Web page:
My student grabs his reading book off the desk

and begins folding and creasing the title page

in on itself as if to say he’s shutting down

and refusing to talk about it, when it’s expected

he follows along with the rest of his class.

I can’t tell you how many people, children and

adults alike, that have told me they hate reading,

that it’s just not their thing, and that I shouldn’t

take offense being an English guy and poet

whose spiritual bread and butter is that word stuff

nobody either wants to or has time to think about.

No problem I tell them, we all have our interests

and skill sets, but that’s so I don’t have to say to them

what I really think. Which is that, on the one hand

I do take offense, and two, while there are some

exceptions of course, without an ability to read, one

becomes aligned to roam the world unconscious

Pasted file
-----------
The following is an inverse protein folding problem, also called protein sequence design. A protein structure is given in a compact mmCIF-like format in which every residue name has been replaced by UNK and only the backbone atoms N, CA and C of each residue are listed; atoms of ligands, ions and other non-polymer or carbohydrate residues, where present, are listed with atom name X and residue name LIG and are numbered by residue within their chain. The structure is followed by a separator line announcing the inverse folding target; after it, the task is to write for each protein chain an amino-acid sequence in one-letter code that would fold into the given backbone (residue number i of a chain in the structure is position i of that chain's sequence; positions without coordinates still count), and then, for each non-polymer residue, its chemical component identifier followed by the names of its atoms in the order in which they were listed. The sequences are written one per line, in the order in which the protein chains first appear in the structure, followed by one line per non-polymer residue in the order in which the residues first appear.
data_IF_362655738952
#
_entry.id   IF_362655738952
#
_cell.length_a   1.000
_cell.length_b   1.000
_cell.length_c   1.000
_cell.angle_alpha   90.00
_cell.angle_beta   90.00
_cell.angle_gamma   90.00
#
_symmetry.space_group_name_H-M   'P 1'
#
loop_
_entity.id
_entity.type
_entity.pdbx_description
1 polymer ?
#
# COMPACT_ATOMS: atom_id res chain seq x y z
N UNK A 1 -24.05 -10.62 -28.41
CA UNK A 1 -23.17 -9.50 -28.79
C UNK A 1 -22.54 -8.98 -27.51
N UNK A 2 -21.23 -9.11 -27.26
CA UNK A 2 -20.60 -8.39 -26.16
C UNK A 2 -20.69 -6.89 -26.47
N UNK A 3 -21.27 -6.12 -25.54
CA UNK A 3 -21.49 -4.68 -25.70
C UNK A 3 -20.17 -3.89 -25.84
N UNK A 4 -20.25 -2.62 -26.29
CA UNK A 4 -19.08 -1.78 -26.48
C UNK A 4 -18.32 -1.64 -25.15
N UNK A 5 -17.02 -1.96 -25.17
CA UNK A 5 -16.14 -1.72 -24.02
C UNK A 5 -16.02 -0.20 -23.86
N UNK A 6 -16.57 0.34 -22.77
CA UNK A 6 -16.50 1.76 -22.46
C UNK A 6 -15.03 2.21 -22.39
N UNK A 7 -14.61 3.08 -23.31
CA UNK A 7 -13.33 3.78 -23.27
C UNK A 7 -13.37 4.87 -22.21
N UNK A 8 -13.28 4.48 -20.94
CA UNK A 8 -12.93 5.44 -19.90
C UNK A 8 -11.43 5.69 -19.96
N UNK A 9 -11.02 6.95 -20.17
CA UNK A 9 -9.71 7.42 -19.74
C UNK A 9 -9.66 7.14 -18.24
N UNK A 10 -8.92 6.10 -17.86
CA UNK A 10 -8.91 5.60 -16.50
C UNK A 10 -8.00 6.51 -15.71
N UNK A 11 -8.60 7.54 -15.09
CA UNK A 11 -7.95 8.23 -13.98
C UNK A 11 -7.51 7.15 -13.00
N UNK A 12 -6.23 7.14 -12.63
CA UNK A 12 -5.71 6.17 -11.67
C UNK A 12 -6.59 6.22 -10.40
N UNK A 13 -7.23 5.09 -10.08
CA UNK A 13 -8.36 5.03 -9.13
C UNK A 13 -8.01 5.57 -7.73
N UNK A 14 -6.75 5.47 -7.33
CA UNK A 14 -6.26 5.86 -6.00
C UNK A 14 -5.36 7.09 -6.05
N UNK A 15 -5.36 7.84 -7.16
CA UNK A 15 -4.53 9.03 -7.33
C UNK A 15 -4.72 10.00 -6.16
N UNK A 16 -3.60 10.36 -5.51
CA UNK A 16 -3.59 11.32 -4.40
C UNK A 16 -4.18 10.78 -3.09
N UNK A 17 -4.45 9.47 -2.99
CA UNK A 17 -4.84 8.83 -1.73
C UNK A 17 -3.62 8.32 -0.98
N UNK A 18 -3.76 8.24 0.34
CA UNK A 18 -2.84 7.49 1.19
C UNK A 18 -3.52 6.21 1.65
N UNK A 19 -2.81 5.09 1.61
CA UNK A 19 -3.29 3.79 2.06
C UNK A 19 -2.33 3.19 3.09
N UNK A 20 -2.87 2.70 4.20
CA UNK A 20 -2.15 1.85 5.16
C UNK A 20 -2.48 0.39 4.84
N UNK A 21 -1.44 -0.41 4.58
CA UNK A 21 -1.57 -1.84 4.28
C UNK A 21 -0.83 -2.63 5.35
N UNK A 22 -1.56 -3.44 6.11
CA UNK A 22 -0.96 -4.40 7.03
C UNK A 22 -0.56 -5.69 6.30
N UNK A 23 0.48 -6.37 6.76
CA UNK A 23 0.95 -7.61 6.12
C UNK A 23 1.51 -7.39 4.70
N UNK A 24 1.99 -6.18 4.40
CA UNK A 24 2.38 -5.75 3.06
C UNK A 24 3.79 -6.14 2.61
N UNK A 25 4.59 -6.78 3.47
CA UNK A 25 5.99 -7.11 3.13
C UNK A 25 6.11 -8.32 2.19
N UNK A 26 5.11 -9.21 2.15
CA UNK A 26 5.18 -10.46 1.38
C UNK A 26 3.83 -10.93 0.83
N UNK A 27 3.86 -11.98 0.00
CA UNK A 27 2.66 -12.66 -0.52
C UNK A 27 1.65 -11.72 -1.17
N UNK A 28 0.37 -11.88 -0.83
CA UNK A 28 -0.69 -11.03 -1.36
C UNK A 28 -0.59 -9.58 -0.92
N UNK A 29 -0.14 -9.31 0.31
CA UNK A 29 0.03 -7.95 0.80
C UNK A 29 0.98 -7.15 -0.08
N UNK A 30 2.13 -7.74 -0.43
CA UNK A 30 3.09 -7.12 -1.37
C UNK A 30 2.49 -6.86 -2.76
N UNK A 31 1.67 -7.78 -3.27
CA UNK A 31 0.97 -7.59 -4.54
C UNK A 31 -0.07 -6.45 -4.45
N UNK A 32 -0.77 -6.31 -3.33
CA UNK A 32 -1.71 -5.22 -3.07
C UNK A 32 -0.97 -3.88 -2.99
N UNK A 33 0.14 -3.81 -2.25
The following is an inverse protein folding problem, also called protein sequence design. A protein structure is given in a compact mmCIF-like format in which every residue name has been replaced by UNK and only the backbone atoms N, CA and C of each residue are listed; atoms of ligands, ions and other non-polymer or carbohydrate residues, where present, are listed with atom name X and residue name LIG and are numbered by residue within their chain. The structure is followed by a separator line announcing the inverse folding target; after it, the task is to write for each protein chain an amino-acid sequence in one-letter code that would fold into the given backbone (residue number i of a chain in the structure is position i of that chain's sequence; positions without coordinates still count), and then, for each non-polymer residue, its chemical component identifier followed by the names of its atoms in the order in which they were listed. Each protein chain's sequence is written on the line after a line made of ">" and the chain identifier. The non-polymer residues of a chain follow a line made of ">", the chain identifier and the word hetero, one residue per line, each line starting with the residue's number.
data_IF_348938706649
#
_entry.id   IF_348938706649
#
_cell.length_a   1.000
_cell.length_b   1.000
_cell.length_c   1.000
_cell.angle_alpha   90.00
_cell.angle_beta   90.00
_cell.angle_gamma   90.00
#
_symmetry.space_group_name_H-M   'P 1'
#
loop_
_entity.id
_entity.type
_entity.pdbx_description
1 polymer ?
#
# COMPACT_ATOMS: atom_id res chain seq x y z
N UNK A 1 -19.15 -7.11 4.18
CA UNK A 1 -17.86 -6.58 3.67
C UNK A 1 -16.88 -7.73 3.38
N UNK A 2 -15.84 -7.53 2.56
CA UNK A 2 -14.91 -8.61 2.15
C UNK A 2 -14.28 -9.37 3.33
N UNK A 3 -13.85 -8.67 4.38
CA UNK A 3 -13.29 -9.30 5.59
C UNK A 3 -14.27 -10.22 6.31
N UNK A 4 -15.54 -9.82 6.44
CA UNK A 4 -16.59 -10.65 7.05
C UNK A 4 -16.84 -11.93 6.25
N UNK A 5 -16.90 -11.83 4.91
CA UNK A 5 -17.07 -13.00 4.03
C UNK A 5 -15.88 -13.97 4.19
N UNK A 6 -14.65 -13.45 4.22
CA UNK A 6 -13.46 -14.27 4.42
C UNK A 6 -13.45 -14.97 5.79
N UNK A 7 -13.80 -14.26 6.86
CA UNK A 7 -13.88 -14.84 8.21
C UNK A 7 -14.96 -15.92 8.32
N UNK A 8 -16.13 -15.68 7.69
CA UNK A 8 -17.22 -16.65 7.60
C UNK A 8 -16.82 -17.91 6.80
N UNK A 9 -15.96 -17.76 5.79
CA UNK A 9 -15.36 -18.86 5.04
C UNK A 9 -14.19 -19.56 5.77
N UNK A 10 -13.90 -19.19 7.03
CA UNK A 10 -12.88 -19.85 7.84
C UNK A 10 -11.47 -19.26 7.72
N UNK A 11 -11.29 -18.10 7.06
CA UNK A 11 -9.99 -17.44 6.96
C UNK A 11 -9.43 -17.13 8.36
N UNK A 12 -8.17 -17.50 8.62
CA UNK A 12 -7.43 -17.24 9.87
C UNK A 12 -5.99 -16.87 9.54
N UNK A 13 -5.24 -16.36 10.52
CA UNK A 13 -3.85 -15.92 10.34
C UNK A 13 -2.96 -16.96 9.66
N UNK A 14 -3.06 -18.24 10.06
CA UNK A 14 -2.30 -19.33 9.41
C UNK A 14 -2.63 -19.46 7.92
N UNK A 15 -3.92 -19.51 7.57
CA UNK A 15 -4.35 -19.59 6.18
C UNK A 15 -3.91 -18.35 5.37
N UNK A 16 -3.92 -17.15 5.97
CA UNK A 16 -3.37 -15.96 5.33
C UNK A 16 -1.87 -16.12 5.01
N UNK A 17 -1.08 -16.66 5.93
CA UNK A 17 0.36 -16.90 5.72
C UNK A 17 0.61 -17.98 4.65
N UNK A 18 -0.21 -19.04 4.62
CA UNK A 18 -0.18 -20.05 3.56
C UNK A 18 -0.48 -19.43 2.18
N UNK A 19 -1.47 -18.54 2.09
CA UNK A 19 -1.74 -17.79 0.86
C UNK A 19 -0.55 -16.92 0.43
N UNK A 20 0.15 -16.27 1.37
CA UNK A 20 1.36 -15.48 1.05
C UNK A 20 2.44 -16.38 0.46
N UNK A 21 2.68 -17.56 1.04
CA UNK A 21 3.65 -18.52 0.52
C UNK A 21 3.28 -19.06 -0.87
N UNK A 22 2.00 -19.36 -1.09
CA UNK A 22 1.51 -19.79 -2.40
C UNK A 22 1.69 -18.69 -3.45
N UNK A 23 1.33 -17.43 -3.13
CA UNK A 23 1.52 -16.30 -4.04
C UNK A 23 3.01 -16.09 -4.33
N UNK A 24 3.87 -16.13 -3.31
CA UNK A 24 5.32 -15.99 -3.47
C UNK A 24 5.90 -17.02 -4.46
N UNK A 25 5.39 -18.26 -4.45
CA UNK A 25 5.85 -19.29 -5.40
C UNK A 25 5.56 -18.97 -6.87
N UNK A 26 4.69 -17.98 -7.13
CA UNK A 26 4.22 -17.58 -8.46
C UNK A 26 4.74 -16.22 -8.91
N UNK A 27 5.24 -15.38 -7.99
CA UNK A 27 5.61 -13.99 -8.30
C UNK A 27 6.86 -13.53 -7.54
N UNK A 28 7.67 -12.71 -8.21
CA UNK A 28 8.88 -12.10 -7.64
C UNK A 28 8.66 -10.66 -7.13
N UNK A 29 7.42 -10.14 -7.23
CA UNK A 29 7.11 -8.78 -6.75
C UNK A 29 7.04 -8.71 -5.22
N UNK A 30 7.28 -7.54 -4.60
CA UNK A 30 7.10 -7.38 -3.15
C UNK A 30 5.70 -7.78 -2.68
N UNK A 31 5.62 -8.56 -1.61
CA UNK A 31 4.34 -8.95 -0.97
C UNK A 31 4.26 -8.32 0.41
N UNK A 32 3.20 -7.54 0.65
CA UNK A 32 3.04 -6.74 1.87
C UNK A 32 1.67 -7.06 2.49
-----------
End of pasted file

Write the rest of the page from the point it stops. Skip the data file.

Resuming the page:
and destructive, a serial killer of common sense,

empathy, communication and human intimacy, a victim

of one’s own impulse rather than a transmuter of chaos

and adversity, that one becomes a destroyer of humanity,

a great evil. To them, reading is a terrifying waste of time, a

painful left-brain to right-brain process that invokes

memories and emotions that steal whatever comfort

they’ve managed to disassociate for themselves with

the help of a nonsensical meme-like consciousness

that favors disjunction over harmony, disparateness

over unity. Reading, many think, has become an emotionally

abusive agent, a thief that comes in the night and steals

your sleep, a reason to run toward a picture book

without words, and as quickly as you can show it silently,

page after page, to your illiterate children, and then

call it reading. I’m reminded of the fictional Necronomicon,

the magical Book of the Dead as presented in the cult

classic movie Army of Darkness, and how, made from

human skin, it threatened to eat the protagonist like

some phonebook-flapping vampire bat, when he didn’t

remember the incantation correctly but tried to come off

like he had.